Arab leaders are already grappling with unrest in Algeria and Sudan, international pressure over the war in Yemen, regional splits over Iran’s influence in the Middle East and a bitter Gulf Arab dispute.
They face a new challenge after US President Donald Trump signed a proclamation last week recognising the Golan Heights as Israeli, less than four months after recognising Jerusalem as Israel’s capital. Palestinians want East Jerusalem as the capital of a future state.
Arab officials said the summit would be dominated by the Golan Heights and Palestinian demands for an independent state in the West Bank and Gaza Strip, areas also occupied by Israel in the 1967 war.
Saudi Arabia’s King Salman said on Sunday that he “absolutely rejects” any measures that impact Syrian sovereignty over the Golan Heights.
Addressing the summit, he also reiterated Saudi Arabia’s position supporting the establishment of a Palestinian state in the West Bank and the Gaza Strip, with East Jerusalem as its capital.
Also speaking at the summit, Tunisian President Beji Caid Essebsi said that the League needed to send a message on the importance of establishing a Palestinian state.
Regional and international stability should come through “a just and comprehensive settlement that includes the rights of the Palestinian people and leads to the establishment of a Palestinian state with Jerusalem as its capital,” Essebsi said.
‘Two-state solution imperative’
UN Secretary-General Antonio Guterres said that any resolution to the Syrian conflict must guarantee the territorial integrity of Syria including the occupied Golan Heights.
Guterres said two-state solution for Israel and Palestine was an “imperative”.
He also welcomed efforts towards a peaceful and democratic transition in Algeria “that addresses the concerns of the Algerian people in a timely way”.
Lebanese Foreign Minister Gebran Bassil said on Saturday Arab ministers had expressed support for a proposal to declare that the US move violated the UN charter against acquiring land by force.
They also agreed to back Syria’s right to regain Golan and Lebanon’s right to the Shebaa farms, a small strip of land next to the Golan claimed by Beirut, he tweeted.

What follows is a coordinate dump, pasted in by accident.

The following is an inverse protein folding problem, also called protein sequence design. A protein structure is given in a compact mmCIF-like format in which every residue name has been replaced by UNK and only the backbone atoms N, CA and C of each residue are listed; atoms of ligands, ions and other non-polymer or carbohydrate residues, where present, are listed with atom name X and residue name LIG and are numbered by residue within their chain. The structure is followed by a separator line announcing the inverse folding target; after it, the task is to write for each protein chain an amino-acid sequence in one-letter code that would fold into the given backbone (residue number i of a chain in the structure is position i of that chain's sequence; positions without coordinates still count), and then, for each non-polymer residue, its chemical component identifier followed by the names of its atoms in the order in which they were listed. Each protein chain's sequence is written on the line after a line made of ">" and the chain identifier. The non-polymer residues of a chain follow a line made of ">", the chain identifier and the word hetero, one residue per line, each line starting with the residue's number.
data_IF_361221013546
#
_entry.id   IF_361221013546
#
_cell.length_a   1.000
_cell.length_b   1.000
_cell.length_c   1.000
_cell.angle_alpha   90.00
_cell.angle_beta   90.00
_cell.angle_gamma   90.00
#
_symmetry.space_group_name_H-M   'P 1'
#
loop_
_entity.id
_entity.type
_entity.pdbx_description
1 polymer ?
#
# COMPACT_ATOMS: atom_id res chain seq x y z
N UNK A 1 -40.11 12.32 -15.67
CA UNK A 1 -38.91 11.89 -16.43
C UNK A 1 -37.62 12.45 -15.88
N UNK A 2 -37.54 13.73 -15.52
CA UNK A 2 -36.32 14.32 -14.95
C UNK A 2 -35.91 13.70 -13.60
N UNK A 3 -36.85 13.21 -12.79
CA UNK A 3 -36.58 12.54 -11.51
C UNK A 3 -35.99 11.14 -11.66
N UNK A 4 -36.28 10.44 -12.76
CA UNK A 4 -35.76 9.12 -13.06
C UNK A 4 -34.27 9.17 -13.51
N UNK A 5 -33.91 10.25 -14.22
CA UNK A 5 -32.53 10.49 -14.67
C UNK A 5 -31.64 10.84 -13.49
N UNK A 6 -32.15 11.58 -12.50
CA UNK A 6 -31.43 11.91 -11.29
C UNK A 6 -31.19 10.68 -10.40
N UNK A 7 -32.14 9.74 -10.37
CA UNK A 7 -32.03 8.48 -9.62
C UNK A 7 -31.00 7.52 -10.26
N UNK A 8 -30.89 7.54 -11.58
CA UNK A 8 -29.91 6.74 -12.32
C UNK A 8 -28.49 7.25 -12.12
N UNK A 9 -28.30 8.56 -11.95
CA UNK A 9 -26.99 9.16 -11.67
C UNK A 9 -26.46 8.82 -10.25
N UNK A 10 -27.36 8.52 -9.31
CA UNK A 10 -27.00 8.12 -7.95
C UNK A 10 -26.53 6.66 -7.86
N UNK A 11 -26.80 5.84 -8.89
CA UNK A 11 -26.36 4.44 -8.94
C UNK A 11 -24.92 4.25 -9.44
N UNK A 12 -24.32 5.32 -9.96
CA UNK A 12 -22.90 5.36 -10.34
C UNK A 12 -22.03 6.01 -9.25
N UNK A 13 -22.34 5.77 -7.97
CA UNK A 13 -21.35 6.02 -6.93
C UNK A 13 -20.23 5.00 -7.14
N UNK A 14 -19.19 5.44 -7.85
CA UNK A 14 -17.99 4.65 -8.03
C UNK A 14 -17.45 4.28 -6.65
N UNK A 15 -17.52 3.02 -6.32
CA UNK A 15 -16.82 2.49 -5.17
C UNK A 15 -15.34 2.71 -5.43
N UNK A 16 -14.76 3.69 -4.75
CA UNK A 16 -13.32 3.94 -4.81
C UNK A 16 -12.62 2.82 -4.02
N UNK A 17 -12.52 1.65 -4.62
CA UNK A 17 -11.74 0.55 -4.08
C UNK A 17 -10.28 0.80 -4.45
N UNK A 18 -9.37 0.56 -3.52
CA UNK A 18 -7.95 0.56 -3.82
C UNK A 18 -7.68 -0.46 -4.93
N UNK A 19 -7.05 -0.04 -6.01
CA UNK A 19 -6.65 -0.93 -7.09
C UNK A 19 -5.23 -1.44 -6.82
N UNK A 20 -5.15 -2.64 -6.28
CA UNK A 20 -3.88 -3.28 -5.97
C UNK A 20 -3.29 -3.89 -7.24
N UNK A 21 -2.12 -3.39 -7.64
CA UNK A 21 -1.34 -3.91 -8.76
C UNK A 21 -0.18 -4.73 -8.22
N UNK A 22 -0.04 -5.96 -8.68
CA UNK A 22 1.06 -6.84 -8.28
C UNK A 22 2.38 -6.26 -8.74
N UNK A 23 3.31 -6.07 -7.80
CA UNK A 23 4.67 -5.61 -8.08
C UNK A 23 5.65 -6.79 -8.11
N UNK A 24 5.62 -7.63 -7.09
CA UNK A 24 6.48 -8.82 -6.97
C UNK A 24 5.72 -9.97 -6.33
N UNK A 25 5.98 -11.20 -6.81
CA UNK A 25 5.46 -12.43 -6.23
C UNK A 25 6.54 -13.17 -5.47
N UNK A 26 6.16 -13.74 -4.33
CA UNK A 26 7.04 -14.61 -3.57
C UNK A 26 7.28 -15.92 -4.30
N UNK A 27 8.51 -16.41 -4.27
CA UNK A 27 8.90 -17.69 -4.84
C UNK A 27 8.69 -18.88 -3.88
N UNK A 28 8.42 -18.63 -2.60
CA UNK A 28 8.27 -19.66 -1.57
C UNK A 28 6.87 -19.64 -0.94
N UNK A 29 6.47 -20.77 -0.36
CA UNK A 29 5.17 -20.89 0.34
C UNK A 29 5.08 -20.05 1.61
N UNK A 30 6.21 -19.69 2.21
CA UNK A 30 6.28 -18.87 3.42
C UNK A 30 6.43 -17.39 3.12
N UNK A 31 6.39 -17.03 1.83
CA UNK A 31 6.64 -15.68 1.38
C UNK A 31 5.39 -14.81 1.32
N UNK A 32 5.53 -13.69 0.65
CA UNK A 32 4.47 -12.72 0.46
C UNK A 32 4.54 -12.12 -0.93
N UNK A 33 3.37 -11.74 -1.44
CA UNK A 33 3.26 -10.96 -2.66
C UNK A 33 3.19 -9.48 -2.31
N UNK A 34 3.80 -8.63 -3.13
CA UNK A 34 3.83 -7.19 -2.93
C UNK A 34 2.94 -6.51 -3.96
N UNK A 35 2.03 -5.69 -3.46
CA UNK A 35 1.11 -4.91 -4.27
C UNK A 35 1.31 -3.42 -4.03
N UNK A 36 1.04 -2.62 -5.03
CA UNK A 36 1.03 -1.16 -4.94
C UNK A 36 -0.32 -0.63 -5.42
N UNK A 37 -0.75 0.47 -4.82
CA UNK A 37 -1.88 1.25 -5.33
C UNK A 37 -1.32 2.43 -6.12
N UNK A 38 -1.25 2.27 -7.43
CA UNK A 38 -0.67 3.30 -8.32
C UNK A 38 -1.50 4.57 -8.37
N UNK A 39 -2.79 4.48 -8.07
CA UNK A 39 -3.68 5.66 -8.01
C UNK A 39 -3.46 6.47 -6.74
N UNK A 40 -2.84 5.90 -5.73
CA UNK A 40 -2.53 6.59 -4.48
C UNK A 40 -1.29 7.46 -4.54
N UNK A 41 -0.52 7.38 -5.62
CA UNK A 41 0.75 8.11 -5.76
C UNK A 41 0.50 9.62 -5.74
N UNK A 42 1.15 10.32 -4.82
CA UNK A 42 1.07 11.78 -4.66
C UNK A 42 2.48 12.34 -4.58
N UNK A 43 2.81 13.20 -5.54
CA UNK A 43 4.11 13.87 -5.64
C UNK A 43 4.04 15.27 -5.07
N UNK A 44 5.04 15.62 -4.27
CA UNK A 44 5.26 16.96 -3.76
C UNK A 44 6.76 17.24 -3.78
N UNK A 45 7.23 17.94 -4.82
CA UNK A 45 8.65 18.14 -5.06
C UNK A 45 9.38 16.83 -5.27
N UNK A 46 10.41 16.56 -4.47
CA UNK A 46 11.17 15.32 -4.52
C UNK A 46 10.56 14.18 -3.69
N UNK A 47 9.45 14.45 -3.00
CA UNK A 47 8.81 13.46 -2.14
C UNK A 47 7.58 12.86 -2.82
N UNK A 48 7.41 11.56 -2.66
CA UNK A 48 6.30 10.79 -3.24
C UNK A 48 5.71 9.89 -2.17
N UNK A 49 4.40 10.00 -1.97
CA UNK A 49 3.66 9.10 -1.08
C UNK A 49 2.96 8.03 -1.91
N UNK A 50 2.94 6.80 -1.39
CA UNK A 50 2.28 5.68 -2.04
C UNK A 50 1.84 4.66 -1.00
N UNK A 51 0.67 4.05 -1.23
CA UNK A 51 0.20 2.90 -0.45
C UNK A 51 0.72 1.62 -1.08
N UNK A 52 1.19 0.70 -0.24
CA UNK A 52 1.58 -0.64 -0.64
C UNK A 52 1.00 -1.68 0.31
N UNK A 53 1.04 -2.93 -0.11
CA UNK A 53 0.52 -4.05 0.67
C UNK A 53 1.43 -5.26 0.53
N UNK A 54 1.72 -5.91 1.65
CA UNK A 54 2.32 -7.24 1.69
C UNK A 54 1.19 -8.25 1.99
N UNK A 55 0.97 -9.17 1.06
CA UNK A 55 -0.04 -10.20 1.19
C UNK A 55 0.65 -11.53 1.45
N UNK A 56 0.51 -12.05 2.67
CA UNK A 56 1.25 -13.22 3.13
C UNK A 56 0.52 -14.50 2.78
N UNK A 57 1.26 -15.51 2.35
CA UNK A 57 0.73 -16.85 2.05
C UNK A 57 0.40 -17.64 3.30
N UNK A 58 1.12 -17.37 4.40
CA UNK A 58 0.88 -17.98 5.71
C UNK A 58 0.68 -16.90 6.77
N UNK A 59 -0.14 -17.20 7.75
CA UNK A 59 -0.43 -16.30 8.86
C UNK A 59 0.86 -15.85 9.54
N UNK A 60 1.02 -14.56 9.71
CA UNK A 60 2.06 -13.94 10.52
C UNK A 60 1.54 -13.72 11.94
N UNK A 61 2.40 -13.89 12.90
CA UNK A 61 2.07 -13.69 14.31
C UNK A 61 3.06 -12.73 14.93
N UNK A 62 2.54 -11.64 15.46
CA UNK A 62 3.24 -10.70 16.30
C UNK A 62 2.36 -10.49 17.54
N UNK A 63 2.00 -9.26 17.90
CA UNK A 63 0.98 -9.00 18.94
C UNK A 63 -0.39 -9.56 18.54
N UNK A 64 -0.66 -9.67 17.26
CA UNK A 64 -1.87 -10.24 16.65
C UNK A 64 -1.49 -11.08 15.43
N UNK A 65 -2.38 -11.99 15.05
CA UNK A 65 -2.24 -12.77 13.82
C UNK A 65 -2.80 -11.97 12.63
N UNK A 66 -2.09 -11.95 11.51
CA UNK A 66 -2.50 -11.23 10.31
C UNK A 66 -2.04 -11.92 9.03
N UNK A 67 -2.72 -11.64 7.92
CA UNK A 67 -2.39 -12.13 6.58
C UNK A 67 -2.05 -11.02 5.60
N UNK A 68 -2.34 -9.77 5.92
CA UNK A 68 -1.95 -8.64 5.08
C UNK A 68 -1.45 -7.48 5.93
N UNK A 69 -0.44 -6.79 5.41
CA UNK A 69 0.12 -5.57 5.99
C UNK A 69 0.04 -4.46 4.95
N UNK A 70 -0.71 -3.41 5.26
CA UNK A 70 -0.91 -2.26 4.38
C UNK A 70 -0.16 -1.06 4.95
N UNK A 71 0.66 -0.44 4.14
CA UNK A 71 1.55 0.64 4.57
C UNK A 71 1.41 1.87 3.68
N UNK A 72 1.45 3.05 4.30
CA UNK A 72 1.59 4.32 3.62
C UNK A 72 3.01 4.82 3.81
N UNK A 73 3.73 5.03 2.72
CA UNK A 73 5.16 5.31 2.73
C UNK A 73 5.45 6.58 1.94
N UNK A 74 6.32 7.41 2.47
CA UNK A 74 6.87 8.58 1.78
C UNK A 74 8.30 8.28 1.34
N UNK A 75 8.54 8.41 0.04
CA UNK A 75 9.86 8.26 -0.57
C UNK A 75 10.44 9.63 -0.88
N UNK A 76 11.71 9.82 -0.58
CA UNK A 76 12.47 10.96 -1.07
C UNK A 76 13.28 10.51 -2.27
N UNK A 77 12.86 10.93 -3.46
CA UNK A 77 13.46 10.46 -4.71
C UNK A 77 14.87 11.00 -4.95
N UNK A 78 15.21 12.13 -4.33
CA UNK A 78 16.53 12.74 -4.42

Call for peace with Israel
Summit spokesman Mahmoud Al-Khmeiry said Arab leaders would repeat an Arab call for peace with Israel in exchange for occupied Arab lands and would reject any initiative not in line with UN resolutions.
Khmeiry appeared to be referring to a still-unannounced US peace plan by White House adviser Jared Kushner and Trump son-in-law that Palestinians have refused to discuss.
Trump’s aides have said his moves have drawn a less severe private reaction from Arab states than experts had predicted.
While opposition to Israel and its actions can unite the 22-member Arab League, Arab states remain divided over a range of other issues, including pro-democracy protests that have erupted in the region since 2011 and over Iran’s Middle East influence.
Ibrahim al-Assaf, foreign minister of Sunni Muslim powerhouse Saudi Arabia, said on Friday that Shi’ite Muslim rival Iran remained the biggest threat to the region.
The Tunis summit will be the first time the rulers of Saudi Arabia and Qatar have attended the same gathering since 2017, when Riyadh and its allies imposed a political and economic boycott on Doha. Saudi Arabia and its allies accuse Qatar of supporting terrorism and cosying up to Iran, a charge Doha denies.
The leaders of Sudan and Algeria are not expected to attend, with both nations roiled by anti-government protests.
Abdelaziz Bouteflika, Algeria’s ailing, 82-year-old president who has ruled for 20 years, and Sudanese President Omar al-Bashir, in power for three decades and wanted by international prosecutors for alleged war crimes in his country’s Darfur region, are both facing calls to step down.
Syria has been suspended from the Arab League since 2011 over its crackdown on protesters at the start of the civil war. The League has said there was still no consensus to allow Syria’s reinstatement.
(FRANCE 24 with REUTERS)